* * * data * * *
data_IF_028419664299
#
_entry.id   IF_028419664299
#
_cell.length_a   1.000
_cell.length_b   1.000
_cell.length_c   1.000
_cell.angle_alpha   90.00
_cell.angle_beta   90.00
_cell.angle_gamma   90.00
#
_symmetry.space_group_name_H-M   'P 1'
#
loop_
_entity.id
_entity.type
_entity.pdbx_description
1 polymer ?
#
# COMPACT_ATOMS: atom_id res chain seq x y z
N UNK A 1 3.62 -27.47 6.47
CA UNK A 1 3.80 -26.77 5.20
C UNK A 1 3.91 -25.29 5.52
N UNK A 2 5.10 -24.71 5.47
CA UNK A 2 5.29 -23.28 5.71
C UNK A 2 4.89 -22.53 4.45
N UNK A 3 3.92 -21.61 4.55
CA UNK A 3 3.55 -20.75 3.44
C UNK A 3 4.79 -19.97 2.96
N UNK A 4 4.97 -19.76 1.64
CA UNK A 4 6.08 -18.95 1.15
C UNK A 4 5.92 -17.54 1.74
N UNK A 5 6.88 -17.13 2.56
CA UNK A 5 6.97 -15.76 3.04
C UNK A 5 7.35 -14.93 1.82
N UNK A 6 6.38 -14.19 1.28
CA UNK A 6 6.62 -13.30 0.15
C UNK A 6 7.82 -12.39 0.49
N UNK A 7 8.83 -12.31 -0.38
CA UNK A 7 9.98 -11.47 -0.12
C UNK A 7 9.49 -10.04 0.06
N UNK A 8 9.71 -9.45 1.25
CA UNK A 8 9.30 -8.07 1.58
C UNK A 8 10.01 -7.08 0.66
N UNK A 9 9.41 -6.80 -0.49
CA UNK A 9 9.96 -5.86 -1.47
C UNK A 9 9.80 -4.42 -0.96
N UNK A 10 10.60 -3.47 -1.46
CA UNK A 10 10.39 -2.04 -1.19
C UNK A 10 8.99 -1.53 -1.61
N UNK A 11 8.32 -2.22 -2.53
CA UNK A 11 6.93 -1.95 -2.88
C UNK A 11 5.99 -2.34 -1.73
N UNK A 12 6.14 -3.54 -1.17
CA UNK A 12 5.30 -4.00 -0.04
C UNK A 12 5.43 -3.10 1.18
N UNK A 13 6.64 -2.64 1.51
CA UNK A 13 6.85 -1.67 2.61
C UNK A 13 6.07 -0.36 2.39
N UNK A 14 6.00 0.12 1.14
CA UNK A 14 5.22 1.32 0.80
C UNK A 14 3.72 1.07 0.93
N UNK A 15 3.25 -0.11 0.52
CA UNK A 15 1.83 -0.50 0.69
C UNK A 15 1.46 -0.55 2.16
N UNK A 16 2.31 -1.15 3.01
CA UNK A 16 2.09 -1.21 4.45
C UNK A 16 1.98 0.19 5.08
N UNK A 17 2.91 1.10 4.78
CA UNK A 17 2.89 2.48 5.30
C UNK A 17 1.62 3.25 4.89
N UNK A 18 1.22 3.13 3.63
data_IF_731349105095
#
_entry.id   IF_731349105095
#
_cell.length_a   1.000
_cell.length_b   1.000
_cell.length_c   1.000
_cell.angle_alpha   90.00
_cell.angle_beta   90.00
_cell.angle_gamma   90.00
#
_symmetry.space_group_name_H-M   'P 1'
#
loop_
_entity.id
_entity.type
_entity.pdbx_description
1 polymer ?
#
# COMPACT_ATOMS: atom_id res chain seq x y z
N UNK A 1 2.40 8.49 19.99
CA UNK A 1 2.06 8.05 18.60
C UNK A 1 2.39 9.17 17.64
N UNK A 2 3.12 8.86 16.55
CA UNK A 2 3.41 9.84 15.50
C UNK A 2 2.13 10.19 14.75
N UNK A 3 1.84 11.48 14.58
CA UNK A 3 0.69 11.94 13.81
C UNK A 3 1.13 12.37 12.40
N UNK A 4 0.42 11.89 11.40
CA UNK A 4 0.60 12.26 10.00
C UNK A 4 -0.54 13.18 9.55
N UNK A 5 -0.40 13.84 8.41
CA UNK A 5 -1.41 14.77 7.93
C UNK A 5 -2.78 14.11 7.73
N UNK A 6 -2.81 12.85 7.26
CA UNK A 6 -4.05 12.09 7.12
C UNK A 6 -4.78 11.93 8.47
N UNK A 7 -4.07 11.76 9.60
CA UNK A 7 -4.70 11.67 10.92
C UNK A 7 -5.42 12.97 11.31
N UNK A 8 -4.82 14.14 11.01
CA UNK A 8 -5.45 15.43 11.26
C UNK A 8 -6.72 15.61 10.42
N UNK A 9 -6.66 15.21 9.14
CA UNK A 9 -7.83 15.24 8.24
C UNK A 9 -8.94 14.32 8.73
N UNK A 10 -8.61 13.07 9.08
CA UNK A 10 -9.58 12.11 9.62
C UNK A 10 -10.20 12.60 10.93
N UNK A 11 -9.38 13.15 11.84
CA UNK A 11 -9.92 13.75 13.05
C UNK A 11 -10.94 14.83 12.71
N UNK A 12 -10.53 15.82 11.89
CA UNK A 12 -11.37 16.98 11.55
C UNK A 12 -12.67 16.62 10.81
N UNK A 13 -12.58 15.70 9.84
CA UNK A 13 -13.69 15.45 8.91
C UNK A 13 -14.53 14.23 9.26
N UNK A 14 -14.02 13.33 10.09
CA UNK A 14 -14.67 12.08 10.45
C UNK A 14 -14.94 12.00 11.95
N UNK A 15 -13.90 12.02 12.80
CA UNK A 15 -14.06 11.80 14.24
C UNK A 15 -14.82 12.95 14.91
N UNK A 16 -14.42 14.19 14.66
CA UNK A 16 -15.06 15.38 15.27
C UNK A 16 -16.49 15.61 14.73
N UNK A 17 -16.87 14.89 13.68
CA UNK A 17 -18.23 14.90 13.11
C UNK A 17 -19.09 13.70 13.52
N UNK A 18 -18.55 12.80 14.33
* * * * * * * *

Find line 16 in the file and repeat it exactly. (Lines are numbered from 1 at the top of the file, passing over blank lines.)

_entity.type